If a looper mode is desired, the operator turns dial 67 of the mode selector 65 to mode No. 2, which only energizes control relay CR2, which then energizes contact CR2. By this, looper control 89 is activated. The operator, prior to turning the dial 67 to mode No. 2, adjusts stops 61 to allow the relatively wide range of travel of the roller assembly 13. The motor pump unit 53 exerts, in this case, constant desired pressure on the cylinder assembly 7. The selected pressure will be chosen to give a desired strip tension. As described in U.S. Pat. No. 3,169,420, the linkage system compensates for the change of geometry for the strip so that for a constant cylinder pressure, a constant strip tension will be obtained even though the roller 15 travels over a relatively wide arc. During the pivotal movement of arm 11, the teeth of segmental section 59 rotates gear 57 to effect operation of selsyn 55, whereby, in accordance with well-known rolling mill control practice, the position of the roller assembly 13 is monitored.

A combined shapemeter-looper function is achieved quite easily by moving dial 67 of the selector 65 to mode No. 3, which brings into effect through the various electrical components both the shapemeter and looper controls 85 and 89, respectively. The operation of the cylinder assembly 7 and the adjustable stops 61 is the same as in mode No. 2. During this selected mode, roller assembly 13 allows an application of constant tension over a wide range of strip travel, and a concurrent and continuous determination of the strip shape characteristics; that is, the flatness characteristics of the strip. Because of the extended travel of the looper, there will be a varying resultant force profile on the segmented sensor bearings 29 depending upon the vertical location of the roller. This is so because the sensor bearings measure the vertical force components, which components vary with the angles between the strip and the sensor bearings. For this reason, in Mode 4 in order to sum the outputs of the sensor bearings to obtain a total tension value, the roller assembly 13 must be maintained in a fixed position. Consequently, the vertical force profile, while changing in magnitude will remain representative of the tension profile across the strip width.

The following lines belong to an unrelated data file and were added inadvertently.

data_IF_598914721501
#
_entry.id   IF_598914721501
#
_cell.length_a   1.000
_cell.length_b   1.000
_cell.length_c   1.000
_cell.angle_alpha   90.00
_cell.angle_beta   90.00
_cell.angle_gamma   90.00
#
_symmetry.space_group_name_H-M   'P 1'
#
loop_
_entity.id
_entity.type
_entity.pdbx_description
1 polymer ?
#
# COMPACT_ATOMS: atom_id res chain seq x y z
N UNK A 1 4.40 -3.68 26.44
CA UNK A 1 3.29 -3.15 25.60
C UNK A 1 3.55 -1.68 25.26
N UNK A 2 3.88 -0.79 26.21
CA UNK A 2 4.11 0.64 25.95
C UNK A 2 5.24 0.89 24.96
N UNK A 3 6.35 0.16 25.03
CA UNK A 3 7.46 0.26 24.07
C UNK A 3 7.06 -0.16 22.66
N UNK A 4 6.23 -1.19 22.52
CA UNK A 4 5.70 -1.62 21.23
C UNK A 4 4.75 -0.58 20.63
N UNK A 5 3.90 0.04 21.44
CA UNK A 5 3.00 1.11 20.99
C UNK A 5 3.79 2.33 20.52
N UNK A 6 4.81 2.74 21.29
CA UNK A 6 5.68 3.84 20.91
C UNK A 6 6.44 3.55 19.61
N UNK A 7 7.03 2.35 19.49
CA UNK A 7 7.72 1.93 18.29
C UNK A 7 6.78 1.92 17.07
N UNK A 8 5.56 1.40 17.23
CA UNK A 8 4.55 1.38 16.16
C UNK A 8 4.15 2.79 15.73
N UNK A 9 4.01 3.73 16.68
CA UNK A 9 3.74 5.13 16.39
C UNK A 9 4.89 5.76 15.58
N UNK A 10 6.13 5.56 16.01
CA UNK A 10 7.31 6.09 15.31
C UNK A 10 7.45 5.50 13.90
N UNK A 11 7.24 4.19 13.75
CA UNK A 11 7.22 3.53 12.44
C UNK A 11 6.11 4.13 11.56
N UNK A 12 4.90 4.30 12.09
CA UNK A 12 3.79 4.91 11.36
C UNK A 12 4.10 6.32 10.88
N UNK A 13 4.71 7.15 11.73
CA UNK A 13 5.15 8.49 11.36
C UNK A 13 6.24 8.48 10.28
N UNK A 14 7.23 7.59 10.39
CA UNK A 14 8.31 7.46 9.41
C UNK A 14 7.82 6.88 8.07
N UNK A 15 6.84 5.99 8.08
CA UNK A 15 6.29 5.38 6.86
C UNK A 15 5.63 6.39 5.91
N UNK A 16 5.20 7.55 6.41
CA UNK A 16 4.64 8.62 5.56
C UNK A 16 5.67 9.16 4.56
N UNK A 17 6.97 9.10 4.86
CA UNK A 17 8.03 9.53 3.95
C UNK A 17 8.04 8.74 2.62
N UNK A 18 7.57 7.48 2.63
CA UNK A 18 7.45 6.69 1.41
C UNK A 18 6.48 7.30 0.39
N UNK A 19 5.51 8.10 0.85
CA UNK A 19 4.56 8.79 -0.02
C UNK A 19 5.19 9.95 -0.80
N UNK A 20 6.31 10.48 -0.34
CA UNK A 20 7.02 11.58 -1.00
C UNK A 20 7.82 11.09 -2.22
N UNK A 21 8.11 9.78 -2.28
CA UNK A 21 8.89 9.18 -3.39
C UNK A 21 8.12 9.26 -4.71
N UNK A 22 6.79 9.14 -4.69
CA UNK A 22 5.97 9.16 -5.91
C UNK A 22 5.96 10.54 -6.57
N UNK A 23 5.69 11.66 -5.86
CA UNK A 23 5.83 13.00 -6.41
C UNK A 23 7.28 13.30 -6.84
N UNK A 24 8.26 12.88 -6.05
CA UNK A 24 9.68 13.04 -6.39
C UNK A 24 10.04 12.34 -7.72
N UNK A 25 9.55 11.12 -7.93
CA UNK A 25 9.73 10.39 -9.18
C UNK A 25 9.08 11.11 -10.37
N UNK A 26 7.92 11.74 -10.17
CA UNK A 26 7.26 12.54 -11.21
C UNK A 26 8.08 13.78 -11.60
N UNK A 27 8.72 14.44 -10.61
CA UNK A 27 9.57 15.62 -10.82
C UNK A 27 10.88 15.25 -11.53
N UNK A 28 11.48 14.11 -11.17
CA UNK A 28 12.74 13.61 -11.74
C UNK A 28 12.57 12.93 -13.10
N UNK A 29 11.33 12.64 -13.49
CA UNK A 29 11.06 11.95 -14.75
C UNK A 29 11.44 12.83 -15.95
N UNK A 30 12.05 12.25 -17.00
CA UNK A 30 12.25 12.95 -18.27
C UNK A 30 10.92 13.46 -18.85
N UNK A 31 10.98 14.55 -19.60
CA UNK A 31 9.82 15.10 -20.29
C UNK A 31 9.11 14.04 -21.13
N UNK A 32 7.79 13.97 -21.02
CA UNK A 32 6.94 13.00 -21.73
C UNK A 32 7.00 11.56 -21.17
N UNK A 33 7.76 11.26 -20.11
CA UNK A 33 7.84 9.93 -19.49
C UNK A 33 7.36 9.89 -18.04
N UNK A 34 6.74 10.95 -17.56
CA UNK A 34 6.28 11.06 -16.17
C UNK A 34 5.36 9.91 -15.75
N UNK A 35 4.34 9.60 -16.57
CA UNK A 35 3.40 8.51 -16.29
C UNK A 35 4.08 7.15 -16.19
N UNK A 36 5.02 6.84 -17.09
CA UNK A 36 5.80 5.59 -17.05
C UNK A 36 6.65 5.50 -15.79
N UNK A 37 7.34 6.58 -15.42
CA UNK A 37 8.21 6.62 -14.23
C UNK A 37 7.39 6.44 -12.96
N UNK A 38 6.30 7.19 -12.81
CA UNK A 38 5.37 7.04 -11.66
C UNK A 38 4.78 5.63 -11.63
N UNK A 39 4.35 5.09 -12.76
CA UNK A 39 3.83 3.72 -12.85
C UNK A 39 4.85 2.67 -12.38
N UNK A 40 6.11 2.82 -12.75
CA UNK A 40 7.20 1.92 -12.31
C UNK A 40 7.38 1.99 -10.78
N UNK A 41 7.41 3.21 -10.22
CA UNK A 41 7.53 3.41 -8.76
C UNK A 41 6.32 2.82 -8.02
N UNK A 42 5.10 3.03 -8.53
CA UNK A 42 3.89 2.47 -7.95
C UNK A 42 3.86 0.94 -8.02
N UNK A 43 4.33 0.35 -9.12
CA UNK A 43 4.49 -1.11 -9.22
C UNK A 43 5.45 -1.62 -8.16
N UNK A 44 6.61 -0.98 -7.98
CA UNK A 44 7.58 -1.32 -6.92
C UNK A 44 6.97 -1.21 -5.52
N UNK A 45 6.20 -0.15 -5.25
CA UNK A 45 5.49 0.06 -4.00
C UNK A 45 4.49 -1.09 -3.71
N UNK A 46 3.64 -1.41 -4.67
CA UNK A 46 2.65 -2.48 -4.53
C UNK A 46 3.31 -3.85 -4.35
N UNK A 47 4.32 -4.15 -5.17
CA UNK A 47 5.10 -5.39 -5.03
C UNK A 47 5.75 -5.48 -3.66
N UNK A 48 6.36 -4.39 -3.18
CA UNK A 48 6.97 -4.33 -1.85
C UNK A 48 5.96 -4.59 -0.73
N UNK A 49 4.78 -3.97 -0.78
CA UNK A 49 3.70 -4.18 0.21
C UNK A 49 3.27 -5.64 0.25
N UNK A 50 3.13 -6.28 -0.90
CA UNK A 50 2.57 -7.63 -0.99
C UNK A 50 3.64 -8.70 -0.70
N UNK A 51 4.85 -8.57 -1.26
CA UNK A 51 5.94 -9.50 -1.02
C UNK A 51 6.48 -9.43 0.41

Mode No. 4 represents a combined shapemeter-tensiometer function. When dial 67 is turned to this mode, the related electrical component controls 85 and 91 are energized. The operation of the cylinder assembly and positioning of the strip corresponds to mode No. 1. During this selected mode, the roller assembly 13 allows both an accurate measurement of total strip tension and a concurrent and continuous measurement of the shape of the strip. Total tension may be read either by totalizing the individual readouts of the affected segmented bearings of roller 15 by summing control box 27 or by pressure transducer 51 associated with the piston cylinder assembly.

From the above, it is obvious that it is possible to obtain a single tensiometer function. Just as obvious is the obtaining of other combination of modes or sets of functions then the ones described above. It should be noted that a solid deflector roller could be interchanged with the shapemeter roller in performing some of the sets of functions.

In accordance with the provisions of the patent statutes, I have explained the principle and operation of my invention and have illustrated and described what I consider to represent the best embodiment thereof. I claim:


1. A device for contacting a strip issuing relative to a rolling mill for performing separate sets of functions on said strip, such as a combined shapemeter-looper function and a shapemeter-tensiometer function, comprising:

a frame,
an actuator supported by said frame,